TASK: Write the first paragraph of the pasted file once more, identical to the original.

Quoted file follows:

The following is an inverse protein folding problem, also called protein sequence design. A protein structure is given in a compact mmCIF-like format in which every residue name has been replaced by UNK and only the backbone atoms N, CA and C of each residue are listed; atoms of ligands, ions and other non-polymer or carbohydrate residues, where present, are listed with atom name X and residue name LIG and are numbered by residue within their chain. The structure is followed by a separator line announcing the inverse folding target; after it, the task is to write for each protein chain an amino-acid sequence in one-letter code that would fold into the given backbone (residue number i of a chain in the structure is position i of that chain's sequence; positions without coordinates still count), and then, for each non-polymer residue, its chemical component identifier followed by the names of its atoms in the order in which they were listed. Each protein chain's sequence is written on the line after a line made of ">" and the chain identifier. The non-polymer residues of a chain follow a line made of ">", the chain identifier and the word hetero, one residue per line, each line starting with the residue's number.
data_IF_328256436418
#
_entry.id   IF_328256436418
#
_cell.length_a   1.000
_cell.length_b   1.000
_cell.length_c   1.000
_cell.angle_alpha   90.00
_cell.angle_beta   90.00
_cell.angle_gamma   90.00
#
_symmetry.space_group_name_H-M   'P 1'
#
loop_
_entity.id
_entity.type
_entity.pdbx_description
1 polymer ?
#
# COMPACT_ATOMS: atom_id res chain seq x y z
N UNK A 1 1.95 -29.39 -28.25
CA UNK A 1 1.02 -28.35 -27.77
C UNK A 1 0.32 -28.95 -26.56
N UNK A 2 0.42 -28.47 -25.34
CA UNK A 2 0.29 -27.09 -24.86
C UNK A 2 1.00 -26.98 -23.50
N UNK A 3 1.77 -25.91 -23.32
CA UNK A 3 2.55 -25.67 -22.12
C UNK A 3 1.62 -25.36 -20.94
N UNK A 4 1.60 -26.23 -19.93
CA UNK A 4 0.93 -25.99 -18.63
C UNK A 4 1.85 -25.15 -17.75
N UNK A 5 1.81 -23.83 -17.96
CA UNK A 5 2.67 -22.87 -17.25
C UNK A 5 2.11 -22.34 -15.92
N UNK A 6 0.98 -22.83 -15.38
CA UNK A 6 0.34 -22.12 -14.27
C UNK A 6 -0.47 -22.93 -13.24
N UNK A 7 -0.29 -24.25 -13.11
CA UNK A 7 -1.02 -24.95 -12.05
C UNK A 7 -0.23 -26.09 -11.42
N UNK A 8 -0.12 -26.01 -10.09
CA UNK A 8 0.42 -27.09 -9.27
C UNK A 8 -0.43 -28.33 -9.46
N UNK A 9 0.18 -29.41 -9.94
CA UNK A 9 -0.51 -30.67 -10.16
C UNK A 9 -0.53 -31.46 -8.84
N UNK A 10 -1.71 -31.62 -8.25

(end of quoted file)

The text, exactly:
The following is an inverse protein folding problem, also called protein sequence design. A protein structure is given in a compact mmCIF-like format in which every residue name has been replaced by UNK and only the backbone atoms N, CA and C of each residue are listed; atoms of ligands, ions and other non-polymer or carbohydrate residues, where present, are listed with atom name X and residue name LIG and are numbered by residue within their chain. The structure is followed by a separator line announcing the inverse folding target; after it, the task is to write for each protein chain an amino-acid sequence in one-letter code that would fold into the given backbone (residue number i of a chain in the structure is position i of that chain's sequence; positions without coordinates still count), and then, for each non-polymer residue, its chemical component identifier followed by the names of its atoms in the order in which they were listed. Each protein chain's sequence is written on the line after a line made of ">" and the chain identifier. The non-polymer residues of a chain follow a line made of ">", the chain identifier and the word hetero, one residue per line, each line starting with the residue's number.